- If you are able to go for a walk or bicycle ride always practice physical distancing and wash your hands with water and soap before you leave, when you get to where you are going, and as soon as you get home. If water and soap are not immediately available, use alcohol-based hand rub.
- If you go to a park or public open space to walk, run or exercisealways practice physical distancing and wash your hands with water and soap, before you leave, when you get to where you are going, and as soon as you get home. If water and soap are not immediately available, use alcohol-based hand rub. Follow the directions of your local health authority in regards to any restrictions on the number of people with you and/or restrictions on the use of public outdoor play or exercise equipment.
- If you are not regularly active start slowly and with low intensity activities, like walking and low impact exercises. Start with shorter amounts, like 5-10 minutes, and gradually build up to 30 minutes or more continuously over a few weeks. It is better and safer to be active for short periods more frequently than to try and be active for long periods when you are not used to it.
- Choose the right activity so that you reduce the risk of injury and that you enjoy the activity. Choose the right intensity according to your health status and fitness level. You should be able to breath comfortably and hold a conversation while you do light- and moderate-intensity physical activity.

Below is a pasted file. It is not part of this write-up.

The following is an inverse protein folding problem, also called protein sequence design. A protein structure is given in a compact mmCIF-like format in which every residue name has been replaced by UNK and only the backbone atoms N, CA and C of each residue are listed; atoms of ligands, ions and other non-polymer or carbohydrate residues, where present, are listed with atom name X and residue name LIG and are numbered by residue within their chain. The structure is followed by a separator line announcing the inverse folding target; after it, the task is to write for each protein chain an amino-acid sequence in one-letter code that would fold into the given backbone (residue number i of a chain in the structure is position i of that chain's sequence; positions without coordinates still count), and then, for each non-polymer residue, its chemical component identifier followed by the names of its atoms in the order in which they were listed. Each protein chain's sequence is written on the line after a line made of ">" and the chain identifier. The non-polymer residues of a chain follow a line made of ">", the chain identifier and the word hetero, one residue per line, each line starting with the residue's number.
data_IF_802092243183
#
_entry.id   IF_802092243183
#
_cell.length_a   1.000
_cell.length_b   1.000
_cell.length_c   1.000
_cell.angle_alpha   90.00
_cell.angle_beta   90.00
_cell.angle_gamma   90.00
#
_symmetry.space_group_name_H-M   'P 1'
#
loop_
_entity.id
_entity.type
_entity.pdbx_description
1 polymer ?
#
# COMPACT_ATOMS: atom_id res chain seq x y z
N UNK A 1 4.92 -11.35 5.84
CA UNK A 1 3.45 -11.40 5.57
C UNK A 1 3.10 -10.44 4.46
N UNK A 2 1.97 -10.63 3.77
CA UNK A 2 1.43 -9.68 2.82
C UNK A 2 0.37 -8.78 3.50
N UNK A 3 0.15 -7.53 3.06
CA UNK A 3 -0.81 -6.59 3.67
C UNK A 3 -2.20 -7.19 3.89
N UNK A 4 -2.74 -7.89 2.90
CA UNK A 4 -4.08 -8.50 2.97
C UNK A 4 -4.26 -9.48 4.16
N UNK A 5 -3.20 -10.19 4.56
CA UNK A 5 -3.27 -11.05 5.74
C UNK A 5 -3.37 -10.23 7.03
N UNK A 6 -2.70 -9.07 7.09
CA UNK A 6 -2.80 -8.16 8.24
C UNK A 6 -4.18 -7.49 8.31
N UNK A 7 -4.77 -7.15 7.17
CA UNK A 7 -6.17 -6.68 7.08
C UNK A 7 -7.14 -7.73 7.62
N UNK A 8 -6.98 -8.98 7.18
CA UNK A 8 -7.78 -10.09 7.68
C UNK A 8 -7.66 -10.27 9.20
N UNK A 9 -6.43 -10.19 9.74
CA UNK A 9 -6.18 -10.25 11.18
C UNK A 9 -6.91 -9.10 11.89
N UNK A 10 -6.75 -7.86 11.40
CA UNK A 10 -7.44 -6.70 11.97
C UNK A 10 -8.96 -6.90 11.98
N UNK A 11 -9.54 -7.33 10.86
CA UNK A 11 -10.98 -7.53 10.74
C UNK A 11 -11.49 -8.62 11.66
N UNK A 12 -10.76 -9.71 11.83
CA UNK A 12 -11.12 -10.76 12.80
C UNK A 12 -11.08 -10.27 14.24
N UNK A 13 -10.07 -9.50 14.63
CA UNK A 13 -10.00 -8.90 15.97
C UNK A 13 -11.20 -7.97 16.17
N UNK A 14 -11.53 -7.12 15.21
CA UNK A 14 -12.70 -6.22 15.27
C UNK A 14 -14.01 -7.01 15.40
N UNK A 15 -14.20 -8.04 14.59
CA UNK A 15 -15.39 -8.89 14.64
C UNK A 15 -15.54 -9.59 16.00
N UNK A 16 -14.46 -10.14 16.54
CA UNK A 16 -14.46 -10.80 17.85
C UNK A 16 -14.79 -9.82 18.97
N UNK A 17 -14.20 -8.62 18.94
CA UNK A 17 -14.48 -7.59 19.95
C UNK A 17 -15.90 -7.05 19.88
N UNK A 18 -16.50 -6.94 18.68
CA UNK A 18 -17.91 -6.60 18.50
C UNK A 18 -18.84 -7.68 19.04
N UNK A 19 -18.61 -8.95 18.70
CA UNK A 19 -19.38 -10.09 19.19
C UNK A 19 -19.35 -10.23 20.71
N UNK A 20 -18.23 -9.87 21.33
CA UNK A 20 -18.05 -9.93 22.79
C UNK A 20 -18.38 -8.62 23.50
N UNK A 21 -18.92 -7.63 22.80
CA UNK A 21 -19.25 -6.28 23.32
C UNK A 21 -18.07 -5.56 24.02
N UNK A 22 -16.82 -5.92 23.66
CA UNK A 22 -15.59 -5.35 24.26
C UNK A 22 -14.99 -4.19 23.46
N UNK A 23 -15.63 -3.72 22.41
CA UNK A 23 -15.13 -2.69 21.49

Athletics Canada has shared this infographic with tips for running outside.
Cycling Canada provides advice for outdoor cycling in these COVID-19-related FAQs.
From video conferencing to physical activity challenges, check out our blog to learn about some of the strategies the SIRC team has used to overcome the challenges of isolation and physical distancing.
Highlights Despite its status as an Olympic city, attitudes towards sport and recreation initiatives in Calgary have been mixed. A city’s active economy includes all organizations and individuals who directly or indirectly contribute to the development and delivery of sport and active recreation experiences. Calgary’s active economy includes 95% of the 1.5 million people living in the Calgary region, incorporating 4000 enterprises, employing 43 000 people, and contributing $3.3 billion to the regional economy. The ActiveCITY Collective is a collaboration […]